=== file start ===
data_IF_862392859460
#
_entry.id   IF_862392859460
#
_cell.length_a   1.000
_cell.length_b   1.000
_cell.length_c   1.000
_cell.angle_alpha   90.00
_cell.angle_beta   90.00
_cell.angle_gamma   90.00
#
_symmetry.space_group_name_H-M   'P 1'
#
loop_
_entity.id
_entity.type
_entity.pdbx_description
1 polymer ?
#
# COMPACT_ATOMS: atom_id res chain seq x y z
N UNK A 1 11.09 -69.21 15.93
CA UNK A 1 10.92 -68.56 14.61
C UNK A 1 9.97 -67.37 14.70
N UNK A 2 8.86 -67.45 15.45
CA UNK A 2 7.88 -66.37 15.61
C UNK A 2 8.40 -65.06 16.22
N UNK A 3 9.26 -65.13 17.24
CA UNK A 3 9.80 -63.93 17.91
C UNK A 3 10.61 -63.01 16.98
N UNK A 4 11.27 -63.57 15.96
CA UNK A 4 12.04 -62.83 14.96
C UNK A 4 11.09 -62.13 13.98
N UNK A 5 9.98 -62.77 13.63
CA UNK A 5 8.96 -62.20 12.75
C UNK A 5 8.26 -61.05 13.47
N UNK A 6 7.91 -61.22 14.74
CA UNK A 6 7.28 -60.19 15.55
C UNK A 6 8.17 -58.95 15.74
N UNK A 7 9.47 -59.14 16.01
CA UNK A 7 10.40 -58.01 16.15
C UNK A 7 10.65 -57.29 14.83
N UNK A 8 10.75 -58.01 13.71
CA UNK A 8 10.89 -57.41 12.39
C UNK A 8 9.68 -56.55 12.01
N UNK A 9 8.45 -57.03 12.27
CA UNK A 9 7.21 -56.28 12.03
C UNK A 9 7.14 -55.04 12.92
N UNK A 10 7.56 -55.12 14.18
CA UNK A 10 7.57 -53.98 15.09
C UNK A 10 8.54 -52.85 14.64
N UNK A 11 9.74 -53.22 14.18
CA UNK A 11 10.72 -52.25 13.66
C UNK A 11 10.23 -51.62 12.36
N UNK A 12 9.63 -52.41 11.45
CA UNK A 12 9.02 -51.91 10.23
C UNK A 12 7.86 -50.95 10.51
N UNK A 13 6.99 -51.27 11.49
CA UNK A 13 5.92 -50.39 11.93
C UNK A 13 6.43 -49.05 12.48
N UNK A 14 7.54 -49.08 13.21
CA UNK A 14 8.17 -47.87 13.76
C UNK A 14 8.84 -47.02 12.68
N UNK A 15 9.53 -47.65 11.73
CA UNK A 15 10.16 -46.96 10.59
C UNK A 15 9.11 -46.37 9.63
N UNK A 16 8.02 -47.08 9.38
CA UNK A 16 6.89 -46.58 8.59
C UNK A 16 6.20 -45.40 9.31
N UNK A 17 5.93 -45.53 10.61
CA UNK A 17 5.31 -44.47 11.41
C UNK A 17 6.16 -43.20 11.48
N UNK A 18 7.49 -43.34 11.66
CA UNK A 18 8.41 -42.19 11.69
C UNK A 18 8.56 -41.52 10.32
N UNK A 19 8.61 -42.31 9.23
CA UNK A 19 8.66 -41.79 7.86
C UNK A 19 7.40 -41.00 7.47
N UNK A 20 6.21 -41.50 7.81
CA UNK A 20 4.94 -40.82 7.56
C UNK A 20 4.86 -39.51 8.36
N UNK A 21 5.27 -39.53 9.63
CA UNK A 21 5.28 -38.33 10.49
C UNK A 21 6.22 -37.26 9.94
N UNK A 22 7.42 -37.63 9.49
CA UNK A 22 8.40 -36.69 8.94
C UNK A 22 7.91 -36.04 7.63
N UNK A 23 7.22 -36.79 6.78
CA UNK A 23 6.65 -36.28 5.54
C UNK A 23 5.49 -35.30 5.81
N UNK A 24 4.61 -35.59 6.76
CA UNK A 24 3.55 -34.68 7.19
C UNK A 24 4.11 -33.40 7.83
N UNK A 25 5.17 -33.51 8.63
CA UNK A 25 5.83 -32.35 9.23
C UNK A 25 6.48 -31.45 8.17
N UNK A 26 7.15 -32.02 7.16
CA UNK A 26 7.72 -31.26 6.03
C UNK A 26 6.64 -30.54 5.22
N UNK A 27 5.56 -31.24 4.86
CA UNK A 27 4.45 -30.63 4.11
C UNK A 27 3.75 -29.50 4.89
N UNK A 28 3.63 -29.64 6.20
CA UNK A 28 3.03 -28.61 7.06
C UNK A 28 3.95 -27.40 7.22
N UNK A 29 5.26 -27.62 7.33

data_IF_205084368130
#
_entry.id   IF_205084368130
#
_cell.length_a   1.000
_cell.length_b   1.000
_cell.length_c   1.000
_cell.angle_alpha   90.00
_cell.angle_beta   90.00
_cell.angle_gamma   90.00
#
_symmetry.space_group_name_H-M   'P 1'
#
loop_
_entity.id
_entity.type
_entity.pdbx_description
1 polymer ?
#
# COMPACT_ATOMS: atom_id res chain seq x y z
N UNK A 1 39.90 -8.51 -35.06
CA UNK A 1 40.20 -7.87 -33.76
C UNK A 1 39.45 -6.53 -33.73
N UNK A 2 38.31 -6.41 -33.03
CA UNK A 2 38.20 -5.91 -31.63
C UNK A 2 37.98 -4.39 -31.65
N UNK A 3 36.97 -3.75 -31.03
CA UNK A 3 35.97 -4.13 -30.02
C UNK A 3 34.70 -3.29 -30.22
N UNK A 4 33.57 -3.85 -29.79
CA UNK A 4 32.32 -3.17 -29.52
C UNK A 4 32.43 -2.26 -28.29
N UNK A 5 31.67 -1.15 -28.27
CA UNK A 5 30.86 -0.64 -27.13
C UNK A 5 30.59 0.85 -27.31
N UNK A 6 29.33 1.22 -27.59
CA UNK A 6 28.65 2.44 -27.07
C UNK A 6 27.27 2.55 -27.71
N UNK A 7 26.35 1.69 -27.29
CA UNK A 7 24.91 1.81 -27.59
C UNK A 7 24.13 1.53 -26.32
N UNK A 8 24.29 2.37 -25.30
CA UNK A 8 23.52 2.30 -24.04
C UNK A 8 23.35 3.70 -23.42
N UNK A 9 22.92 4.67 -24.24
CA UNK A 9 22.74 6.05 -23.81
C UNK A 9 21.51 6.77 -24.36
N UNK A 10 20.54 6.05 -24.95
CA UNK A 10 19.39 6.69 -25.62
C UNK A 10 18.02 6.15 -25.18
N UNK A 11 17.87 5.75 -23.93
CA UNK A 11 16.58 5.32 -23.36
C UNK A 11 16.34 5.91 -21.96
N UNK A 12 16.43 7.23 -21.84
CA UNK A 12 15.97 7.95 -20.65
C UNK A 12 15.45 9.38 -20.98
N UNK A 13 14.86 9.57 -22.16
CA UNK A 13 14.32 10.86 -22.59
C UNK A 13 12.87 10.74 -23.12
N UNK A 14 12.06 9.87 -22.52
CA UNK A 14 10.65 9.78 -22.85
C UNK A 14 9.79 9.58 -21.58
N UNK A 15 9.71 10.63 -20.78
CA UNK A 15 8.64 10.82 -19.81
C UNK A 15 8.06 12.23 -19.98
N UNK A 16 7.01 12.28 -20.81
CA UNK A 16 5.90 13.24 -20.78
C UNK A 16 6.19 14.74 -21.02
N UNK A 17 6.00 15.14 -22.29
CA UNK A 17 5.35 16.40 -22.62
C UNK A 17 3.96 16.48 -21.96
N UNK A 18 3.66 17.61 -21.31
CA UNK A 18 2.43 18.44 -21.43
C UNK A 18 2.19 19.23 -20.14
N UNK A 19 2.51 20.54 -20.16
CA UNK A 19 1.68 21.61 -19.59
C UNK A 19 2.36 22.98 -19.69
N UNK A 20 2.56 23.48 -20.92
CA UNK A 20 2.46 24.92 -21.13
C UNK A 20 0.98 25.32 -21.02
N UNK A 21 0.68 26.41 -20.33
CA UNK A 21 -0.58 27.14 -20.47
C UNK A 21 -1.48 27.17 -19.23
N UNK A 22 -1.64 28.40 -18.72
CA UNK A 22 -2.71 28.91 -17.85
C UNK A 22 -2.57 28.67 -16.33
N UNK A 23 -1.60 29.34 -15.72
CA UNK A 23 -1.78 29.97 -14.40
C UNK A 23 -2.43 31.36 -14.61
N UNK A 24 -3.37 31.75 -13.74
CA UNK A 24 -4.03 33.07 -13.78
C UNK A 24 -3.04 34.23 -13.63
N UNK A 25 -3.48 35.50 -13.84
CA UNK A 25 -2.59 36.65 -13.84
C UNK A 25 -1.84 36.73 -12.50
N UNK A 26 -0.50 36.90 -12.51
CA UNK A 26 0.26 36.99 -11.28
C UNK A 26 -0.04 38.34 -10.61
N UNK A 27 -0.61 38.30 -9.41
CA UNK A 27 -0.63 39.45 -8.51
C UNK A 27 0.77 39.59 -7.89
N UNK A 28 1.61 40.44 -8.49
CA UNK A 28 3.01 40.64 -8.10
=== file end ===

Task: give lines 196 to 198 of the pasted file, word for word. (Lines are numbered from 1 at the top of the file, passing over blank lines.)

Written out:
CA UNK A 24 -4.03 33.07 -13.78
C UNK A 24 -3.04 34.23 -13.63
N UNK A 25 -3.48 35.50 -13.84